2. The liquid lead will form spherical droplets on the metal foam surface that will further increase heat flow from the metal foam to the working gas.

From the above it seems that the required heat flow for our 10 kW (air) or 20 kW (He) Stirling engine is theoretically possible.

But have I made any errors or forgotten to include things!?

Geoff Haselhurst (23rd March, 2009)

PS - I have not included on this page how the machine will be pressurized. I have three options;

1. Enclose the 2 motors in 2 carbon seamless steel pipes each 40cm diameter by 80cm long. I have explained this with my other Stirling engine design.

2. Use the car air conditioner's compressor to collect air from sump (as it leaks past pistons) and pump it back into the machine at 40 Atmospheres. This may require using 6 gas valves and injecting the air back in during the expansion phase (you could use a low voltage modification of the ignition system to drive this.)

3. Work with Diesel engines (which handle twice the compression, thus are better) and use the fuel injectors to inject compressed air into the machine.

NOTES: For my reference.

Using copper high tensile wire (from aerial power cables).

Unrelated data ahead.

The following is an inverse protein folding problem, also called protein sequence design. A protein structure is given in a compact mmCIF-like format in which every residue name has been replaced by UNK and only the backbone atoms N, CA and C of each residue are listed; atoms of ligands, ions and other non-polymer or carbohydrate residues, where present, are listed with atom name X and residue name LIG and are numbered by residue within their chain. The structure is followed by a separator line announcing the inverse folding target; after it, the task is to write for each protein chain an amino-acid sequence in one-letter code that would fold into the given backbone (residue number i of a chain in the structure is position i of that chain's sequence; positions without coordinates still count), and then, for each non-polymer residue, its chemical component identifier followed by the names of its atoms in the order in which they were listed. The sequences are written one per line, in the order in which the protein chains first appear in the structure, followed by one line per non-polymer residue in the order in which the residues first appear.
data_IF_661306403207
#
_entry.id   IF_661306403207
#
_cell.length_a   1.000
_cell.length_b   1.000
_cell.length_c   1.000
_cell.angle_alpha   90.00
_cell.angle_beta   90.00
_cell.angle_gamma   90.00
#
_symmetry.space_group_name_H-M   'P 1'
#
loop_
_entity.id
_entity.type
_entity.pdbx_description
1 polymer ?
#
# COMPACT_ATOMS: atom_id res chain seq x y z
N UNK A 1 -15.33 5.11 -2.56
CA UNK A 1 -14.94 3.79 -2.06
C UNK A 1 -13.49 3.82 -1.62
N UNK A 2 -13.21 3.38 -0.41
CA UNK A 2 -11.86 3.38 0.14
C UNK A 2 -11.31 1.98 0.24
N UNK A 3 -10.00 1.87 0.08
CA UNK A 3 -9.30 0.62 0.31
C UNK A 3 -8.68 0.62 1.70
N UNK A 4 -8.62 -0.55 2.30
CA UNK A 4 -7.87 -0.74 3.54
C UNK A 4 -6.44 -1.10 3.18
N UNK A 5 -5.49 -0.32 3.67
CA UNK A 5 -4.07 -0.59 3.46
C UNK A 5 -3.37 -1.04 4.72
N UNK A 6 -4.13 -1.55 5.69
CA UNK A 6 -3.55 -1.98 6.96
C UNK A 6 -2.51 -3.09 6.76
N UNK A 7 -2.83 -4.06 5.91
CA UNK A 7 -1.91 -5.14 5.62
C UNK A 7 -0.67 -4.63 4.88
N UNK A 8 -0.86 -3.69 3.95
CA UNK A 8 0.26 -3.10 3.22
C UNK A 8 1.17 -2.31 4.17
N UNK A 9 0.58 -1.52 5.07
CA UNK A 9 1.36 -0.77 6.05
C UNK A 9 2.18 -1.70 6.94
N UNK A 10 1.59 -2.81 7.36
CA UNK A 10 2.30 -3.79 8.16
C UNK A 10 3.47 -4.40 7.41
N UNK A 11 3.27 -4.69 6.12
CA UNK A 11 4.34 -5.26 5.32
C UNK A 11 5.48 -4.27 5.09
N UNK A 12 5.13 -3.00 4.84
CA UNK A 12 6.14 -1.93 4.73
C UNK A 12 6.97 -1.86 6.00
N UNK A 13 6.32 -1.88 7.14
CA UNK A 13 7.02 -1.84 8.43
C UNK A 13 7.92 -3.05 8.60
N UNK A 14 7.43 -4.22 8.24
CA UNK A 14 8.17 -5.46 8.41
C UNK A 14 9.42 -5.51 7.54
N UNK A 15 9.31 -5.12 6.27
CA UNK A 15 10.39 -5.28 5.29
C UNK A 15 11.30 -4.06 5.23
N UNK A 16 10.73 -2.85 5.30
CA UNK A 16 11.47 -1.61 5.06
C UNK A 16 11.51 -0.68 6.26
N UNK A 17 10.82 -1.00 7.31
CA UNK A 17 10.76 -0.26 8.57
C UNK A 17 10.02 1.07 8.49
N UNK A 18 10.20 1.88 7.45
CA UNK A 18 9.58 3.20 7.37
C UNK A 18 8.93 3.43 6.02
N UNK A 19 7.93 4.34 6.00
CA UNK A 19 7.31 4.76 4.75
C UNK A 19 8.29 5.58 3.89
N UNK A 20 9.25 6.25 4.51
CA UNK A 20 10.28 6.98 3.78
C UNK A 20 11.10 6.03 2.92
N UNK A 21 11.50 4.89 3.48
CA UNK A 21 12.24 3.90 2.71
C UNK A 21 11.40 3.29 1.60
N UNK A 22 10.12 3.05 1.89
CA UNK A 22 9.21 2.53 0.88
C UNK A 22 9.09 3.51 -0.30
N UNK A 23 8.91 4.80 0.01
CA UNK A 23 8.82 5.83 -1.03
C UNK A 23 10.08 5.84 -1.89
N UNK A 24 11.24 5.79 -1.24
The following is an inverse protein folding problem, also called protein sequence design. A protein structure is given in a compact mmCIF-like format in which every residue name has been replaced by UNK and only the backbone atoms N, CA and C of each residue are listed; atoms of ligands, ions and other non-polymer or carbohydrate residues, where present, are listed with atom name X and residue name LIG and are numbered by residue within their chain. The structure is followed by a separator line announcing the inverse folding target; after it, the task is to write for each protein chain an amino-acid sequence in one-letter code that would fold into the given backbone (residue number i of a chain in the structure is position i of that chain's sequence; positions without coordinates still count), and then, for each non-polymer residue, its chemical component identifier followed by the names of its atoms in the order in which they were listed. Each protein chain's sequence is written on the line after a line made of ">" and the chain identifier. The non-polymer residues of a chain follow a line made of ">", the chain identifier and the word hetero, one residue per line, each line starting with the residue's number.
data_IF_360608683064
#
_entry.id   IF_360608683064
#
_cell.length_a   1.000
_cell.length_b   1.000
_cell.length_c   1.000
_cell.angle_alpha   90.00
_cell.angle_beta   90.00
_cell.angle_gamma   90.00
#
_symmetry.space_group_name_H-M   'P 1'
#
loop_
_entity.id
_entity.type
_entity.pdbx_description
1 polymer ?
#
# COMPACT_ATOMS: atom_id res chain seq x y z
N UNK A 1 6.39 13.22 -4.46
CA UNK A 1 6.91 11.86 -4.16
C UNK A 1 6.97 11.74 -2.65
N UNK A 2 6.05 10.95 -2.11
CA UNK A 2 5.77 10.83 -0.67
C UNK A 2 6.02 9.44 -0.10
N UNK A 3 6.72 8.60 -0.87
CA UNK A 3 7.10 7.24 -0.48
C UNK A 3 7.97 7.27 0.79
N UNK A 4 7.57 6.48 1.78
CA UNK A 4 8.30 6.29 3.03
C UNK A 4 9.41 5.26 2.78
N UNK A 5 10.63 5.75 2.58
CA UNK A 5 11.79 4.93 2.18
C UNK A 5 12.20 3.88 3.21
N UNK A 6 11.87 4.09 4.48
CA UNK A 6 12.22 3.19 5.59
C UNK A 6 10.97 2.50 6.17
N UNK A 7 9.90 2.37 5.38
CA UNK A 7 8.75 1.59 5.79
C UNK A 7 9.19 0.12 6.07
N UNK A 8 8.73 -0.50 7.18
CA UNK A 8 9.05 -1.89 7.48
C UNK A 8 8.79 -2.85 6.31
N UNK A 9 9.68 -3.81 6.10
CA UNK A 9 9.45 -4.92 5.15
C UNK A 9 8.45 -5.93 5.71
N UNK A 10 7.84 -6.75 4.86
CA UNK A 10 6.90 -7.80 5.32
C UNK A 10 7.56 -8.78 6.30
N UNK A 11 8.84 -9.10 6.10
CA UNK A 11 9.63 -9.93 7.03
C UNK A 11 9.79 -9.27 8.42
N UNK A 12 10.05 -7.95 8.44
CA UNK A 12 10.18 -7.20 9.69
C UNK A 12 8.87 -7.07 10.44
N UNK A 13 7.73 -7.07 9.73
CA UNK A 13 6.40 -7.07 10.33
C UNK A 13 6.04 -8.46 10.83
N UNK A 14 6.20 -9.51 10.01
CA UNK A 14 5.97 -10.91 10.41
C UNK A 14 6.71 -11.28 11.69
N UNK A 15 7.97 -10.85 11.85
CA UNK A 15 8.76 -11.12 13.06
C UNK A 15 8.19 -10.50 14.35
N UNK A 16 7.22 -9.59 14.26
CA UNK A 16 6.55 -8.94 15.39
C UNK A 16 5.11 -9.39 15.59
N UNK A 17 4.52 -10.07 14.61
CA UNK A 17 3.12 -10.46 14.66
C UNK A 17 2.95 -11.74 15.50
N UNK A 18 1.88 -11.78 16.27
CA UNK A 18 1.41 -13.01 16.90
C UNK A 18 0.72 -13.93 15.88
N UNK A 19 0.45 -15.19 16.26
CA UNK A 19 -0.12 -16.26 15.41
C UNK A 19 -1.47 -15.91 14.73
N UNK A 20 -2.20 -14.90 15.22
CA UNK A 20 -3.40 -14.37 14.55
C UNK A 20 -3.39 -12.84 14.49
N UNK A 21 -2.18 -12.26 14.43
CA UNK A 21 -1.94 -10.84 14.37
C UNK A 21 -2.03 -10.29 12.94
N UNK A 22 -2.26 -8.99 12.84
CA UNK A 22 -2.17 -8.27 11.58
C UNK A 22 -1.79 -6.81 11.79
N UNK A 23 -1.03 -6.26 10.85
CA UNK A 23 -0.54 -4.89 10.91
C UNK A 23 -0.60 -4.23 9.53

Wire is 7 strands by .1cm diameter.

Thus area = 3.14 by .05 ^2 = 0.008 cm^2 per strand.

If I assume 30% copper wire (70% air) then I need 1.17 litres of copper = 1,170 cc of copper.

Thus 0.008 cm^2by L = 1,170 cc, so L = 146250 cm of one strand, so 20893 cm of 7 strand copper wire.

Assume each 7 strand copper wire is 20 cm long, so I need 1,044 cm of wire, thus 174 wires for each cylinder.

Surface area of wire is .314cm by length. Thus total surface area 45,922 cm^2.

So surface area of copper wire in each cylinder = 7650 cm^2 (this gives a SA / V ratio of 11.7 - similar to 5PPI Copper foam).

Thus heat transfer is (assume gas distance L is 2mm, so 1/L = 500 m);

H = 0.024 by 4.5 m^2 by 250 C by 500 = 13,500J = 13.5 kJ each second = 13.5kW.

Seems OK!!

How much Lead and Copper do we need?

Substance Thermal Conductivity
Specific Heat
Aluminum 143 to 237 .795 2.8  
Al. Foam 5   0.28  
Copper 287 .376 8.8  
Cu Foam 10 .027 0.6  
Brass 110 .37 8.8  
Lead 35 .13 11.3  
Carbon Steel 50 .5 7.8 1.5 cP
Water .58 4.2 1 1 cP
Oil .15     100-1000 cP
Air / Nitrogen .024 1.04 1.25g/l  
Helium .15 5.2 .178g/l